Getty Images launched the “Lean In Collection” Monday in partnership with LeanIn.org, featuring more than in contemporary work and life. Lean In and Getty Images partner to create a collection of positive, power images of women. “The most important thing for us is that you felt like the woman had agency, not like the image was happening to her, but she was the protagonist of her own story — they all should feel like the hero of their image," says Pam Grossman director of visual trends at Getty Images.
She's the most famous woman in the world you've never heard of. The Overexposed Model is a blog dedicated to collecting appearances of a mysterious stock photography model whose smiling face has sold eyeglasses in Greece, healthcare in Peru, oral gel in Malaysia, Jamba Juice in the US, radio stations in Germany, and countless daily deal websites. Its readers report seeing the model almost everywhere they go. [more inside]
Sixty Unusable Stock Photos. Does what it says on the tin.
Tips for getting ahead in the increasingly competitive low cost small laptop market: When you go to Getty Images, grab some stock photography of smiling kids in a classroom and photoshop in your product, you better make sure your competitor hasn't used the exact same image.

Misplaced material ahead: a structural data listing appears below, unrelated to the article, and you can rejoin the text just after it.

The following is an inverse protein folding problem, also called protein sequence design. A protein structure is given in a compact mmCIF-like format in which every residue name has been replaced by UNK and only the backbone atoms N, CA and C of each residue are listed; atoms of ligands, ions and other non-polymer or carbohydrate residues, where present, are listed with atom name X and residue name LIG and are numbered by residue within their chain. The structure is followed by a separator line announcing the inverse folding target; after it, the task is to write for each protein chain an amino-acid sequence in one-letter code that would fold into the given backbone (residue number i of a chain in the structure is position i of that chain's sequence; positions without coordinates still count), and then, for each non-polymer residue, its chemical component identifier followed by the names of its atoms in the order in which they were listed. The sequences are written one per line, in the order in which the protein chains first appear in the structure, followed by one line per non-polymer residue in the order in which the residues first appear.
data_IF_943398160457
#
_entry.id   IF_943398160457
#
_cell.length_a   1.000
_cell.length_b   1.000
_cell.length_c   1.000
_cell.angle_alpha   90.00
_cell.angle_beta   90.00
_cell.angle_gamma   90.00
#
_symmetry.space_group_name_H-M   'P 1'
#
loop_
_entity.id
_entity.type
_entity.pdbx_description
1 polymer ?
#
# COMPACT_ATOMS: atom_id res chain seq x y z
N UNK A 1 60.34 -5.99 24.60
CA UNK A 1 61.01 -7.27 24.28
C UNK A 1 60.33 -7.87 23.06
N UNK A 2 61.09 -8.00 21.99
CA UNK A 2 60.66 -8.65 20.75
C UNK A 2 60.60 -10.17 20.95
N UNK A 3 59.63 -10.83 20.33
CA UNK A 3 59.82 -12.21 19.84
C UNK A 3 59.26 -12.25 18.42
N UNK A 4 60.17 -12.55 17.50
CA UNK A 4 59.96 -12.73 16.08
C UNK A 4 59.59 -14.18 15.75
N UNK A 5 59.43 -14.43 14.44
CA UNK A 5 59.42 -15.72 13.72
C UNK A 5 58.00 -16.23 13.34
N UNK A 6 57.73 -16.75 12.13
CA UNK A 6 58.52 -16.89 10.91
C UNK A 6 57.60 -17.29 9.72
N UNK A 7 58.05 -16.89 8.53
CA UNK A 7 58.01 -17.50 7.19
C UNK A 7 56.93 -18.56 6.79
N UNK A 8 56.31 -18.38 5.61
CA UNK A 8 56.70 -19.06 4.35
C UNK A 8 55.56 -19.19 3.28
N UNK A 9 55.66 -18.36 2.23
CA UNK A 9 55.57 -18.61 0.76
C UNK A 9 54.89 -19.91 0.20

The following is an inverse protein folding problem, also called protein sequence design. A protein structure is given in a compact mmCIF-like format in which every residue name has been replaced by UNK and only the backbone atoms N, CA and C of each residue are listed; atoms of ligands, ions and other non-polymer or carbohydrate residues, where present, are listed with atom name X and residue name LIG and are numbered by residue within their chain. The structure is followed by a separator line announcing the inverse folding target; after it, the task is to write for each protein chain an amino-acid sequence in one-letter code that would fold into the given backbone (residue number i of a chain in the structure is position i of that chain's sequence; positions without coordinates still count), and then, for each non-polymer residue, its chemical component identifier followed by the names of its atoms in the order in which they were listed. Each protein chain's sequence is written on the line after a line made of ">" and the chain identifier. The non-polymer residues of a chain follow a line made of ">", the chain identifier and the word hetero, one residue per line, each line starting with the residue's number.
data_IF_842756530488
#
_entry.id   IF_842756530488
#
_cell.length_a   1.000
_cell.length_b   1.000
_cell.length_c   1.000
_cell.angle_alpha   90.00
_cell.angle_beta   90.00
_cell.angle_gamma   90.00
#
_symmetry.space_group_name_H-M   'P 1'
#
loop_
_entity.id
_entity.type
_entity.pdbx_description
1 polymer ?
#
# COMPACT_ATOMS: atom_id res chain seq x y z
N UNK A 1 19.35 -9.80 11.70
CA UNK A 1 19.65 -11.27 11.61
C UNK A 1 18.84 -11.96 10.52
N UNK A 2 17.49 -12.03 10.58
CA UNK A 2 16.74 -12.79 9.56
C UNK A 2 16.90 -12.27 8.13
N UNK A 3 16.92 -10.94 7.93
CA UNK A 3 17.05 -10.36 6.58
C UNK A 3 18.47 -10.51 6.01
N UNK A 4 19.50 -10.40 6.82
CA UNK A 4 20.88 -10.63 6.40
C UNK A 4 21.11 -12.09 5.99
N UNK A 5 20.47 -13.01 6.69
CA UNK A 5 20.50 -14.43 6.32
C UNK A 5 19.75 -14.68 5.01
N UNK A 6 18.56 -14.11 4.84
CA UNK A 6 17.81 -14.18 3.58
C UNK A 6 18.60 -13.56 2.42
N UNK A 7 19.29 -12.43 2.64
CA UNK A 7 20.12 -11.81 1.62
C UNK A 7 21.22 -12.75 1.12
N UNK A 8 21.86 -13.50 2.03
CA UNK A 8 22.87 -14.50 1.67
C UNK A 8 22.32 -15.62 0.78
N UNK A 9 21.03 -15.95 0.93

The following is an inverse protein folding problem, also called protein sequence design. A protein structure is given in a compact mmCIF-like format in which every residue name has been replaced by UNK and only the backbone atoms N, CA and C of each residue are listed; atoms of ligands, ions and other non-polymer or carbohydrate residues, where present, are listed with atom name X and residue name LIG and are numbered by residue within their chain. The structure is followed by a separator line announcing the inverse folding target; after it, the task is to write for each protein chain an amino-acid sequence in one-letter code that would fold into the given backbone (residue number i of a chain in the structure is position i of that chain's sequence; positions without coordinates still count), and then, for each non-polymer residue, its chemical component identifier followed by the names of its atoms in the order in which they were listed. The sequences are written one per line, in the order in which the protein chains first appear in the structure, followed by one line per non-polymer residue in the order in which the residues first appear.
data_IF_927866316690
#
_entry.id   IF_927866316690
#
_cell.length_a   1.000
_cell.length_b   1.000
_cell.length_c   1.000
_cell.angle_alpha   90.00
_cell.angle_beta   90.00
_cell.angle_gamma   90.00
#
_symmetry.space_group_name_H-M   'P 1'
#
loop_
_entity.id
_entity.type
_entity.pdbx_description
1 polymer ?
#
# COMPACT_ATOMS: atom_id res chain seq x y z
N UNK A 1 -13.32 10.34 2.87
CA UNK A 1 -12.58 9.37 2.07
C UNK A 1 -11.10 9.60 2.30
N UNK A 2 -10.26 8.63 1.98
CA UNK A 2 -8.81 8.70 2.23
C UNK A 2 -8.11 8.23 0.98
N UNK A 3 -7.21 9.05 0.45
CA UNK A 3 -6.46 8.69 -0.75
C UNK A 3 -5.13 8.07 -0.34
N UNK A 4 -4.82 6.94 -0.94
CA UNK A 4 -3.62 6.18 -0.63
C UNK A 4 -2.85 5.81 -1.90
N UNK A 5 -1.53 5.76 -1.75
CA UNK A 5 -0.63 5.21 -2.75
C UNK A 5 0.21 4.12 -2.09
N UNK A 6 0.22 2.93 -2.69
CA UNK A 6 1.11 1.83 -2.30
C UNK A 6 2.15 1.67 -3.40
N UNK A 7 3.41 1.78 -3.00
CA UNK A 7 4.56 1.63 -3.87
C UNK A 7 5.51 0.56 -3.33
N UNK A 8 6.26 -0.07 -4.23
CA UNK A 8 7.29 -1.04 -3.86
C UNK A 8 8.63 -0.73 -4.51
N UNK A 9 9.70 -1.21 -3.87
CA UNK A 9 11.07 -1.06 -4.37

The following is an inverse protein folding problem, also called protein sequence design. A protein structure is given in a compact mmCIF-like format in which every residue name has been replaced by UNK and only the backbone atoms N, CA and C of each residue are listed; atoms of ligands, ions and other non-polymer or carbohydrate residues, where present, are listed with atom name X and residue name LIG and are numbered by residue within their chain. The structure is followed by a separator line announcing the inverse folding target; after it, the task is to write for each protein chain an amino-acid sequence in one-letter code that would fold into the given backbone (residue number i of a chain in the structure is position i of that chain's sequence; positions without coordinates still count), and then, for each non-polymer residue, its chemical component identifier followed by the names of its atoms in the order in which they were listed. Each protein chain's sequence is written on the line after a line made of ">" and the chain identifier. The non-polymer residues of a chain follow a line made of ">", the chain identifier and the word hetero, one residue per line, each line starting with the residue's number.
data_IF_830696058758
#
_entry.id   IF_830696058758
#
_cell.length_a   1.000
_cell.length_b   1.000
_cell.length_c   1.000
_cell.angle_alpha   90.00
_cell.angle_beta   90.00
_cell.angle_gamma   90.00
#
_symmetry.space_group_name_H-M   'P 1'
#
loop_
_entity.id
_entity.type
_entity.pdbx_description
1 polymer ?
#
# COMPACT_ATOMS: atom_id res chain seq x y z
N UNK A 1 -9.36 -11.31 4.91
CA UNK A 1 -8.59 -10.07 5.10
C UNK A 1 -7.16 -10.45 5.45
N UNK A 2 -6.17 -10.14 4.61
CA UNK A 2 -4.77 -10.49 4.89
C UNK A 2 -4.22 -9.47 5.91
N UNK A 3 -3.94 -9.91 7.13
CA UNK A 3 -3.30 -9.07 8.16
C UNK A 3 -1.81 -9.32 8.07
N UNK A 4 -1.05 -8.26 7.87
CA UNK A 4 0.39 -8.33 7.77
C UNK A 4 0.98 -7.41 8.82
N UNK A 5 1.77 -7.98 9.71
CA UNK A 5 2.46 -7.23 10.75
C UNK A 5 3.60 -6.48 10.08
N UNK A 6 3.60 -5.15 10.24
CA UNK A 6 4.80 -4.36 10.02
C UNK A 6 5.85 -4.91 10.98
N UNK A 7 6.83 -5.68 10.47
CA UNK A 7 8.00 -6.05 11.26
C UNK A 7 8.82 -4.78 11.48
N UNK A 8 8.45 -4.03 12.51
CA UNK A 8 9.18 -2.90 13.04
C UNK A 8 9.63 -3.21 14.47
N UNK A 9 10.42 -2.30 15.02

I know MeFiltopians have likely found more diverse samplings of images for their desktops than the default windows samples... but have you ever wondered where this image was taken? vanity fair has.
Snapping your way to riches, $0.30 at a time. Some say micropayment sites are the bane of photography--that micropayment stock photo sites prey on the gullible and will single handedly destroy professional photography as we know it. Others say it's more money than you would make than if you just let the photos sit around on your computer, that it's just the way it is, it's the way it's gonna be and you may as well hop on board. [via]
I'm no Anton Corbijn, but from time to time I snap a damn fine photo. And now you're telling me I can get paid for them? Bitchin.
Comstock offering free flag images "If you need an image of the American flag for your website or a print piece, please accept this gesture as our admittedly tiny effort to somehow help. You may use any of these images without charge. With all best wishes..."
Download stock photos without paying, don't go to jail. Istockphotos.com seems to be offering free stock photography submitted by artists and photographers. And it's endorsed by Zeldman, even. But...what's to keep people from uploading Eyewire images and calling them their own, thereby illegally distributing them to thousands of people who'll use them on websites, magazines, etc. Istockphotos is legally covered, but what about the designer?